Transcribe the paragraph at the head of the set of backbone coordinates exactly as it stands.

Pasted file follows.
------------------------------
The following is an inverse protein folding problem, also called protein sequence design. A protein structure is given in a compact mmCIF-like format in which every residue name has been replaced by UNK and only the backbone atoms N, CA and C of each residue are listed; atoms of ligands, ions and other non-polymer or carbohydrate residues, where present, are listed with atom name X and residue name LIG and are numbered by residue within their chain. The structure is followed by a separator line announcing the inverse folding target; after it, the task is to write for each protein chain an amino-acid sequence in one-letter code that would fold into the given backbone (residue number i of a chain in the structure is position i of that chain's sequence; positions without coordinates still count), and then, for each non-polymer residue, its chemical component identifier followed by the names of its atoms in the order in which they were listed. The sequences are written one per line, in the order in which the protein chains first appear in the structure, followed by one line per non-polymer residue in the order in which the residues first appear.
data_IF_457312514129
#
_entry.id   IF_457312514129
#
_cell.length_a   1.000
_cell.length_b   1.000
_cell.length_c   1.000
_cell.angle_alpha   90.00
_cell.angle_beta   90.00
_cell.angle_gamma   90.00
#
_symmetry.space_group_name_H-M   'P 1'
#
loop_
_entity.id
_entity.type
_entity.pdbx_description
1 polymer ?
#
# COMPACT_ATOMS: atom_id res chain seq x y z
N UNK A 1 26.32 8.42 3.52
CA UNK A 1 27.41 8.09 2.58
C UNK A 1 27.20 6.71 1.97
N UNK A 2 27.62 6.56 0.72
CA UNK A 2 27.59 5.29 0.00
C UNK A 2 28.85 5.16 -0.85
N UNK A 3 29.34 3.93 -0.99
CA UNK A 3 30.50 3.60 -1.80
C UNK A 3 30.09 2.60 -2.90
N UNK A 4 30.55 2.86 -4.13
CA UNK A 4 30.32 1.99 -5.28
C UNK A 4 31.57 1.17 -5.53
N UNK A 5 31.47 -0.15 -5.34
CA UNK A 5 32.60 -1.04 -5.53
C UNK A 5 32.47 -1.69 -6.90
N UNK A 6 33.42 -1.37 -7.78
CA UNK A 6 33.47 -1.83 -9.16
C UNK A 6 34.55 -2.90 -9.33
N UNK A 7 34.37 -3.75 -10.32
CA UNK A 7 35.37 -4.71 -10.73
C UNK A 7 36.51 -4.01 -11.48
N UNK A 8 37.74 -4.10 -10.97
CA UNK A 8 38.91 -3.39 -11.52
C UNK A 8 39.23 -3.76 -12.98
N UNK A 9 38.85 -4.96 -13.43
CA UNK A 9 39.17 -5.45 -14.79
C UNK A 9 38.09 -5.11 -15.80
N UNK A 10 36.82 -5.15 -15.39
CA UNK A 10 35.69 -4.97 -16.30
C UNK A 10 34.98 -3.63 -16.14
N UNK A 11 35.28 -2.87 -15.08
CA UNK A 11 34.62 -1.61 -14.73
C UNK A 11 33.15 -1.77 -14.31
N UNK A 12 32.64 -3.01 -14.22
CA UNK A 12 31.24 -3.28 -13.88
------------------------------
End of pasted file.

The following is an inverse protein folding problem, also called protein sequence design. A protein structure is given in a compact mmCIF-like format in which every residue name has been replaced by UNK and only the backbone atoms N, CA and C of each residue are listed; atoms of ligands, ions and other non-polymer or carbohydrate residues, where present, are listed with atom name X and residue name LIG and are numbered by residue within their chain. The structure is followed by a separator line announcing the inverse folding target; after it, the task is to write for each protein chain an amino-acid sequence in one-letter code that would fold into the given backbone (residue number i of a chain in the structure is position i of that chain's sequence; positions without coordinates still count), and then, for each non-polymer residue, its chemical component identifier followed by the names of its atoms in the order in which they were listed. The sequences are written one per line, in the order in which the protein chains first appear in the structure, followed by one line per non-polymer residue in the order in which the residues first appear.